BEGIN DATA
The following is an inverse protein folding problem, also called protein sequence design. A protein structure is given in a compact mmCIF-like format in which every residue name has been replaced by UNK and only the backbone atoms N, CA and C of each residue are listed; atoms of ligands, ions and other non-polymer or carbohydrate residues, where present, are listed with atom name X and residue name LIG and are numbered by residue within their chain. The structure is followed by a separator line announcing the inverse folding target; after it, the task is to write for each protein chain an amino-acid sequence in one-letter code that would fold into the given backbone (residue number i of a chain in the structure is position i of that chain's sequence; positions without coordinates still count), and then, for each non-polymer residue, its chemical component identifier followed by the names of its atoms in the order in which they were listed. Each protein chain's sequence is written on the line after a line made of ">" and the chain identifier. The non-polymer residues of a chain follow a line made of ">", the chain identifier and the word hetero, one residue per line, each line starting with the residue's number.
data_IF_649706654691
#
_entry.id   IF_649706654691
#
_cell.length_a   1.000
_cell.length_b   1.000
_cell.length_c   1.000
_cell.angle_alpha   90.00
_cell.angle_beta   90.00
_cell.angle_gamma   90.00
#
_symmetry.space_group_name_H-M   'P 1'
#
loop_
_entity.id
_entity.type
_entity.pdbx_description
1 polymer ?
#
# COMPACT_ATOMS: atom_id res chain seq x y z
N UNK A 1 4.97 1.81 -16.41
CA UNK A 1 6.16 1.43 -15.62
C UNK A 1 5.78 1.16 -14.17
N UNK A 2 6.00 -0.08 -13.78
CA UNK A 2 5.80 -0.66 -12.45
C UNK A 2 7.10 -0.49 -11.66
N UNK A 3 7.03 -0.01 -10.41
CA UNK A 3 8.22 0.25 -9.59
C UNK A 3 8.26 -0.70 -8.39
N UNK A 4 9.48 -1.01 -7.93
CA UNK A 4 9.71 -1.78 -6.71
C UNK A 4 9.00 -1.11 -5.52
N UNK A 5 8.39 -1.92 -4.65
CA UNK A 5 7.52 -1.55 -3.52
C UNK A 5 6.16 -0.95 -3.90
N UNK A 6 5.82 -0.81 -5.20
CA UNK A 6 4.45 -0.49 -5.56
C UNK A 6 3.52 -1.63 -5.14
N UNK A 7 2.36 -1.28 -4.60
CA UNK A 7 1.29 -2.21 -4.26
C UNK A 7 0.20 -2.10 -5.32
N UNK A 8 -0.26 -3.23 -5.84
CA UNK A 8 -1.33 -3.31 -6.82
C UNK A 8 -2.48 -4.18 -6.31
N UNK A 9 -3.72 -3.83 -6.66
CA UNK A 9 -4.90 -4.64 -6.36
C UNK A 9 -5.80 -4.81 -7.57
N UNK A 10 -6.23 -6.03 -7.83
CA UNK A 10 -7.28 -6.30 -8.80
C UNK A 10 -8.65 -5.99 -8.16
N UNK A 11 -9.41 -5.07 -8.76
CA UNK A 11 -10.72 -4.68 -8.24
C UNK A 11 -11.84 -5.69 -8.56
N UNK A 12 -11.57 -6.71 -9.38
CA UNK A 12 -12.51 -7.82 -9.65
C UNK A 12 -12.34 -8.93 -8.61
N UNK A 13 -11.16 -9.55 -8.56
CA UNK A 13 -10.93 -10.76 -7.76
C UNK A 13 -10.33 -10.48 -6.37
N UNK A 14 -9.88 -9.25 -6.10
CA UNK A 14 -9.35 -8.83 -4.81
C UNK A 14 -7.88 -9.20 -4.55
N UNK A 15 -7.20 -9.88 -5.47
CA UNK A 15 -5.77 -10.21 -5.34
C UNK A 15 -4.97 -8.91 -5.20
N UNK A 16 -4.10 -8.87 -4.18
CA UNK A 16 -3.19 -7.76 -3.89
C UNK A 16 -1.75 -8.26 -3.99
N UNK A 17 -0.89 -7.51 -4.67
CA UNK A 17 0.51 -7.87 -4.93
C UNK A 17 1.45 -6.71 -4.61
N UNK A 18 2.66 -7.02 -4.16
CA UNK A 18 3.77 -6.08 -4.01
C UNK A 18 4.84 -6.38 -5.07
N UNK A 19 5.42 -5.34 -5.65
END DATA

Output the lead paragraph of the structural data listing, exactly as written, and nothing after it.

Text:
The following is an inverse protein folding problem, also called protein sequence design. A protein structure is given in a compact mmCIF-like format in which every residue name has been replaced by UNK and only the backbone atoms N, CA and C of each residue are listed; atoms of ligands, ions and other non-polymer or carbohydrate residues, where present, are listed with atom name X and residue name LIG and are numbered by residue within their chain. The structure is followed by a separator line announcing the inverse folding target; after it, the task is to write for each protein chain an amino-acid sequence in one-letter code that would fold into the given backbone (residue number i of a chain in the structure is position i of that chain's sequence; positions without coordinates still count), and then, for each non-polymer residue, its chemical component identifier followed by the names of its atoms in the order in which they were listed. Each protein chain's sequence is written on the line after a line made of ">" and the chain identifier. The non-polymer residues of a chain follow a line made of ">", the chain identifier and the word hetero, one residue per line, each line starting with the residue's number.